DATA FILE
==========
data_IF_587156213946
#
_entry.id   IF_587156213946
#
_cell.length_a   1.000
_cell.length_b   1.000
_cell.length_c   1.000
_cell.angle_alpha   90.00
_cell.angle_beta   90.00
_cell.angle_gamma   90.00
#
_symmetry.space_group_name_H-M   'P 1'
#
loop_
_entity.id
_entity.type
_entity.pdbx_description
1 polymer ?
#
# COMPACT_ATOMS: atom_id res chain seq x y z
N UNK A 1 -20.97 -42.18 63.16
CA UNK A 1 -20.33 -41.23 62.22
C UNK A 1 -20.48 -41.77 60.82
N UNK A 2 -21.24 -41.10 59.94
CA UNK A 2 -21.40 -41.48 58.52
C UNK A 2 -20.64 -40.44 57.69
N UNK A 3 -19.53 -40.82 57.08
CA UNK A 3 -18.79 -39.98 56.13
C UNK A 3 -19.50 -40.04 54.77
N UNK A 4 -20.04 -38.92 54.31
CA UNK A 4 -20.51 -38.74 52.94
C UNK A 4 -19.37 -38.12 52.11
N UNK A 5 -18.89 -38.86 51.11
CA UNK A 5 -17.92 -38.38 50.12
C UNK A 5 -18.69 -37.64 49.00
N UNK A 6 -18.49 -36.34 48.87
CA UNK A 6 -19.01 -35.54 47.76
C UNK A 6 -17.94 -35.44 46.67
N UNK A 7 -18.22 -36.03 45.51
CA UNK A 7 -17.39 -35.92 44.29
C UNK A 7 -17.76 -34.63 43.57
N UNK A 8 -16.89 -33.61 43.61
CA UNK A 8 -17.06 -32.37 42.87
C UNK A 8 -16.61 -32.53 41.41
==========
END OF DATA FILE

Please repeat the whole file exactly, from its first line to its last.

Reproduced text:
data_IF_587156213946
#
_entry.id   IF_587156213946
#
_cell.length_a   1.000
_cell.length_b   1.000
_cell.length_c   1.000
_cell.angle_alpha   90.00
_cell.angle_beta   90.00
_cell.angle_gamma   90.00
#
_symmetry.space_group_name_H-M   'P 1'
#
loop_
_entity.id
_entity.type
_entity.pdbx_description
1 polymer ?
#
# COMPACT_ATOMS: atom_id res chain seq x y z
N UNK A 1 -20.97 -42.18 63.16
CA UNK A 1 -20.33 -41.23 62.22
C UNK A 1 -20.48 -41.77 60.82
N UNK A 2 -21.24 -41.10 59.94
CA UNK A 2 -21.40 -41.48 58.52
C UNK A 2 -20.64 -40.44 57.69
N UNK A 3 -19.53 -40.82 57.08
CA UNK A 3 -18.79 -39.98 56.13
C UNK A 3 -19.50 -40.04 54.77
N UNK A 4 -20.04 -38.92 54.31
CA UNK A 4 -20.51 -38.74 52.94
C UNK A 4 -19.37 -38.12 52.11
N UNK A 5 -18.89 -38.86 51.11
CA UNK A 5 -17.92 -38.38 50.12
C UNK A 5 -18.69 -37.64 49.00
N UNK A 6 -18.49 -36.34 48.87
CA UNK A 6 -19.01 -35.54 47.76
C UNK A 6 -17.94 -35.44 46.67
N UNK A 7 -18.22 -36.03 45.51
CA UNK A 7 -17.39 -35.92 44.29
C UNK A 7 -17.76 -34.63 43.57
N UNK A 8 -16.89 -33.61 43.61
CA UNK A 8 -17.06 -32.37 42.87
C UNK A 8 -16.61 -32.53 41.41